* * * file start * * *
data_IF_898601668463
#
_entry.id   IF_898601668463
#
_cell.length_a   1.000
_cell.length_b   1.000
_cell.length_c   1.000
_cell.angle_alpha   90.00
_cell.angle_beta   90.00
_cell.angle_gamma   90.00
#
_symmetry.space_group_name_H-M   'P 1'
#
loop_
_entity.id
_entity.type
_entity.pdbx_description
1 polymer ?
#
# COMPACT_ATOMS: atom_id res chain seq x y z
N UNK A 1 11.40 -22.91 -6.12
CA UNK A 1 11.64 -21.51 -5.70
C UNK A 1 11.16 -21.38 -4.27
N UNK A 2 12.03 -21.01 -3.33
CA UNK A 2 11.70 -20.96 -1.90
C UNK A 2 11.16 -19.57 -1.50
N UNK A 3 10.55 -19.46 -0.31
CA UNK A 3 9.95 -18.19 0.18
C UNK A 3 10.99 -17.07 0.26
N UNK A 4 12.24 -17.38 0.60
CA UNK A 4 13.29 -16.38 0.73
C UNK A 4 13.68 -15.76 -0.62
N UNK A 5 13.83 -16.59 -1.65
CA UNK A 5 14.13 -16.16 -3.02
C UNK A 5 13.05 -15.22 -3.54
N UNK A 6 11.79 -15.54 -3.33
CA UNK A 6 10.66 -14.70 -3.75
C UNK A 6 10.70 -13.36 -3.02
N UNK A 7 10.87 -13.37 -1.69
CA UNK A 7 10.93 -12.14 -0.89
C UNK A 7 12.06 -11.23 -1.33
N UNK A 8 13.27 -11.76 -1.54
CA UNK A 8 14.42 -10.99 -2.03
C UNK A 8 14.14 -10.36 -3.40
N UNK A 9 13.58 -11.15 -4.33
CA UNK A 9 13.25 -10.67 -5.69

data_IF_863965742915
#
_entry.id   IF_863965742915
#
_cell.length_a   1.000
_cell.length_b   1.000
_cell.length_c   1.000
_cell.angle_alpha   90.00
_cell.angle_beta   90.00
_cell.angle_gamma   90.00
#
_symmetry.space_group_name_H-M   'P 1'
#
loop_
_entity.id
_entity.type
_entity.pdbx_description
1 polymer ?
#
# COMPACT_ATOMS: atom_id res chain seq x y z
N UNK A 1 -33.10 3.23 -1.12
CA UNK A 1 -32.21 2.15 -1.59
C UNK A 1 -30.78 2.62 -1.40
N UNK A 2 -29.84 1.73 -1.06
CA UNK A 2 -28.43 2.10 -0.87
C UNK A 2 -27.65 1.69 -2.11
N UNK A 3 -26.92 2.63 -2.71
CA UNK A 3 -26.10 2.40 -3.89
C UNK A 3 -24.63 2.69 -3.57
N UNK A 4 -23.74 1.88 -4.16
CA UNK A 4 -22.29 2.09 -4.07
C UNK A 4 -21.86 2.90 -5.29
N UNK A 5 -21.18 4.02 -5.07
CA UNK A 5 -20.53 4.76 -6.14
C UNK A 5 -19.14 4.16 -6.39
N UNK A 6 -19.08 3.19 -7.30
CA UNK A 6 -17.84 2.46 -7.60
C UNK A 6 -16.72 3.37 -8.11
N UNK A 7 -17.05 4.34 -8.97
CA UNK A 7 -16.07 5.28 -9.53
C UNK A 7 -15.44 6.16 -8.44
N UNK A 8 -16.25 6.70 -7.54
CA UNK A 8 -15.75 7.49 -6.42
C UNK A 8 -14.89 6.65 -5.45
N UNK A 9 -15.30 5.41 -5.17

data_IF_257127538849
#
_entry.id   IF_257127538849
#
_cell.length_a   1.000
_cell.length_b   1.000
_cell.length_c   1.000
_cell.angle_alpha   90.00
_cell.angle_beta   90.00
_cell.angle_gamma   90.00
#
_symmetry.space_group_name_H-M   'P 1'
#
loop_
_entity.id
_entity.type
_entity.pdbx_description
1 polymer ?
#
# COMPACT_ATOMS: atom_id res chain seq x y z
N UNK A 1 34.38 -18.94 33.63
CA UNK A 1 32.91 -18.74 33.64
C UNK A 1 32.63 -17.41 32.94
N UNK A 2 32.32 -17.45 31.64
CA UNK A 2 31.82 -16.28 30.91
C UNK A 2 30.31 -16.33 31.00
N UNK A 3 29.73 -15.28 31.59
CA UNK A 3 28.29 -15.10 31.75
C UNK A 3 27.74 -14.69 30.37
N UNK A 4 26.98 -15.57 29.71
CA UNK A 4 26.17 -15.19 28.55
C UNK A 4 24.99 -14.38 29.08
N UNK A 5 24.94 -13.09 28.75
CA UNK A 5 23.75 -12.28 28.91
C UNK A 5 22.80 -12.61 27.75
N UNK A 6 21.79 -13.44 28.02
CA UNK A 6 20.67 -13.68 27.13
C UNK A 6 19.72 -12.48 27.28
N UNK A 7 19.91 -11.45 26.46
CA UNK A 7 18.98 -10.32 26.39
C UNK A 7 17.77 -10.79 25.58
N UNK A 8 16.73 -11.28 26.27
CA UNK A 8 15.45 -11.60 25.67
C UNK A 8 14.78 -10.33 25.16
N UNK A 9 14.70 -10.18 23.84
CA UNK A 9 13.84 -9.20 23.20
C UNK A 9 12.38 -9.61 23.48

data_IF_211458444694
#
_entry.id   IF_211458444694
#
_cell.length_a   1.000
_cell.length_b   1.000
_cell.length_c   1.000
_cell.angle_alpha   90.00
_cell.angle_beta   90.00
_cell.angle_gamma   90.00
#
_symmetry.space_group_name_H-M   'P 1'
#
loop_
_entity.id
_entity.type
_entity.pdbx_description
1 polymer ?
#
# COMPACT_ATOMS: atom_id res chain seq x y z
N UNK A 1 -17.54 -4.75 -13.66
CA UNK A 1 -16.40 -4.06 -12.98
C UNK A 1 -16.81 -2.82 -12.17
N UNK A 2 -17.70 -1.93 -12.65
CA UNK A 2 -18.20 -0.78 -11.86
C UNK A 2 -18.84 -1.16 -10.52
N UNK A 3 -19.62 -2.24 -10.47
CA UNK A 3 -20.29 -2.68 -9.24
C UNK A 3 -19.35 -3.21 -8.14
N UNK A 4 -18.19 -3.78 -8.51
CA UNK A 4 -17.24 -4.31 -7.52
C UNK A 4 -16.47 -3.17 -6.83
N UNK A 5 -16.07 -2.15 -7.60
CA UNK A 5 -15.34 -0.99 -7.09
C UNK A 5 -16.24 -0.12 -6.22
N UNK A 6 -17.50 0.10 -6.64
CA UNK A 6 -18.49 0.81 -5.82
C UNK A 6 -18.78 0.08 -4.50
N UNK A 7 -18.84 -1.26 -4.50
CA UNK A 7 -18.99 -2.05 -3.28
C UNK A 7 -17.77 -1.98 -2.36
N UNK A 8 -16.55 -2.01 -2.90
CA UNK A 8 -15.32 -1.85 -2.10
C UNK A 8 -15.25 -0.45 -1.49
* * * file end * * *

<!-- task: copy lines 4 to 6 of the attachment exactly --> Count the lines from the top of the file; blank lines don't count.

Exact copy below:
#
_cell.length_a   1.000
_cell.length_b   1.000